The Risk Forecast for 2014
It’s the time of year when market pundits take to the notoriously difficult task of forecasting returns. Volatility is equally important, however, and it can be predicted much more reliably than asset-class performance. My forecast shows that the options market is underestimating risk in 2014, giving investors an opportunity to purchase portfolio protection at attractive prices.
At the start of 2013, I published an outlook for risk for a range of core asset classes. In this article, I revisit these predictions, examine their accuracy and provide a new risk outlook for 2014.
My risk forecast is based on the prices of options on ETFs representing a series of core asset classes. Options prices provide the best forward-looking estimate of future volatility in the same way that insurance prices should provide the best estimates of the risks of an insured outcome. Options prices are not a perfect forecast of future risk, but they are the market’s consensus view of expected future risk. More details about my methodology are provided in last year’s article.
In many ways, 2013 was an excellent laboratory for examining the effectiveness of options prices as predictors of risk. Stocks delivered their best year since 1996, with SPY up by more than 31%, but bonds and gold suffered substantial declines. Long-term Treasury bonds (TLT) fell by more than 13% (including interest payments) and gold (GLD) has declined by more than 27% in 2013. Of the other major asset classes that I surveyed in last year’s piece, Brazilian equities (EWZ) suffered the most, with a decline of 17.5%.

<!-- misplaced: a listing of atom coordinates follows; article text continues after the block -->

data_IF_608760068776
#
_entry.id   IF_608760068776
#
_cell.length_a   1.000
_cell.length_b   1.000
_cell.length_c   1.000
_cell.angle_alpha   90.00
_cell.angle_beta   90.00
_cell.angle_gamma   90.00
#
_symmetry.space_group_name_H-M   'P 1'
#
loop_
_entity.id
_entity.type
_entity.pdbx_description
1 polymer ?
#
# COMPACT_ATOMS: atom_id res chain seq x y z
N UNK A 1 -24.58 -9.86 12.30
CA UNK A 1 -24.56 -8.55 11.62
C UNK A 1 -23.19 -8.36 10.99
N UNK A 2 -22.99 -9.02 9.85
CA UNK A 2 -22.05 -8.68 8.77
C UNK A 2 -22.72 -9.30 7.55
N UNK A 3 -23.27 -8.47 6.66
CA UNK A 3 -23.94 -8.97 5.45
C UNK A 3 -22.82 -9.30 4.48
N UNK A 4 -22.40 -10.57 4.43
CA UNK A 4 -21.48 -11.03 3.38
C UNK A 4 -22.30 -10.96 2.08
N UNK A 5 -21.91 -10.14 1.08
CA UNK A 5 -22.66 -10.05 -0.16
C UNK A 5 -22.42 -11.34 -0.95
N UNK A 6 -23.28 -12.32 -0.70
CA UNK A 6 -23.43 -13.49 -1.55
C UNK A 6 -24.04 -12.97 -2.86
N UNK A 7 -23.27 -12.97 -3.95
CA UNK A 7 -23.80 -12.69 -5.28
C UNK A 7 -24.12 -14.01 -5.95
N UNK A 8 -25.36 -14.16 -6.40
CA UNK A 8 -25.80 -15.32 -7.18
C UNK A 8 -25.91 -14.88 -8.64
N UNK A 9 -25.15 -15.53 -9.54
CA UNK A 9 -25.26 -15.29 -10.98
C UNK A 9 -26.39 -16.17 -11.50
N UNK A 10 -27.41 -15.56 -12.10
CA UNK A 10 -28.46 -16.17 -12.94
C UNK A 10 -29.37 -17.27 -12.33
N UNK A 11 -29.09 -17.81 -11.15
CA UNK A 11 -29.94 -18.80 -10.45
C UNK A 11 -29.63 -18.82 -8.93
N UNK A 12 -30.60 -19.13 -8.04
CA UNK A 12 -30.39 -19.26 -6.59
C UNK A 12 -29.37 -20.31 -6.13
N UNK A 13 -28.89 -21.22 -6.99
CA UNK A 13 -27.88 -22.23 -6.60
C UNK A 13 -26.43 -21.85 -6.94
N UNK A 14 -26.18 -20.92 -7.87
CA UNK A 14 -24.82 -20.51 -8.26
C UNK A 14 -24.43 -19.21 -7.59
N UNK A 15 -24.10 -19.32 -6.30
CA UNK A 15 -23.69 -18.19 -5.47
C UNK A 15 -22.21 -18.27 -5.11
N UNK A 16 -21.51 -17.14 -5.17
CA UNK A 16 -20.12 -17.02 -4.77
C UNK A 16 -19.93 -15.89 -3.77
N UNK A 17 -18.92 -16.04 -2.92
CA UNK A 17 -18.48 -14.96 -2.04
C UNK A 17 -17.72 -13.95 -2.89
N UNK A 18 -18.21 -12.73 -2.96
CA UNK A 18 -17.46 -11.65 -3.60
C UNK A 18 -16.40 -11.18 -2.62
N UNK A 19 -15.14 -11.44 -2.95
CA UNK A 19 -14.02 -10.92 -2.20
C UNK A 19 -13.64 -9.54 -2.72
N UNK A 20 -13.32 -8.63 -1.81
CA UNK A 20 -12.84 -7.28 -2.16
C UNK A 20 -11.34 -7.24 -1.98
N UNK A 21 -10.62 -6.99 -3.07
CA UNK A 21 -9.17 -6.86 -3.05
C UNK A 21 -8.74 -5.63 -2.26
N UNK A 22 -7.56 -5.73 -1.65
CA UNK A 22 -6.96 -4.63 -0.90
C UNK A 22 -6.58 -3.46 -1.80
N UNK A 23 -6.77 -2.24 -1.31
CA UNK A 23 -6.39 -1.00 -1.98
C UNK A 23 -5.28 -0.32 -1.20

Along with the substantial gains in U.S. equities, the VIX (which measures the volatility on the options nearest to expiration) dropped from more than 30% over the last year, going from 18% at the close of 2012 to 12.3% at the end of December of 2013.
Basics of risk projections
There are three approaches to estimating expected risk. The first looks at trailing risk: Asset classes that have been risky tend to continue to be risky, and vice versa. The second approach is to look at option-implied volatility. A major component of the value of a put or call option is the assumed level of volatility of the underlying asset. Using an option-pricing model (such as Black-Scholes), you can back out the volatility of the underlying asset from the option price.
In the simplest model, the range and probability of positive moves in asset prices are assumed to be symmetric with negative moves. In practice, however, this is not the case. Investors tend to have an asymmetric view of volatility — upside surprises are of less concern than downside surprises. For this reason, I measure downside risk by looking at the implied volatility of at-the-money put options. This provides the cost of hedging against losses for an asset.
In looking at the implied volatilities across asset classes, it is very helpful to know whether risk is being priced consistently. I test this by calibrating Quantext Portfolio Planner (QPP), my Monte Carlo model, so that the expected volatility for the S&P 500 matches the implied volatility on put options on SPY. The expected volatility of the S&P 500 is used to project volatility for all of the other asset classes. I then compare the model-projected volatilities to the implied volatilities of put options on ETFs for each asset class.
The third approach to estimating expected risk is to use the Monte Carlo simulations to combine historical risk and correlations across asset classes. Rather than simply relying on the trailing volatility of each asset class, these projections incorporate the risk relationships between asset classes so that the projected risk for each asset class is consistent with its relationships to other asset classes. In this way, we can see whether one asset class’ implied volatility appears to be too low (the market appears to be complacent) or too high (the market appears to be risk-averse). This approach has proven useful, allowing investors to purchase or sell “insurance” depending on its price.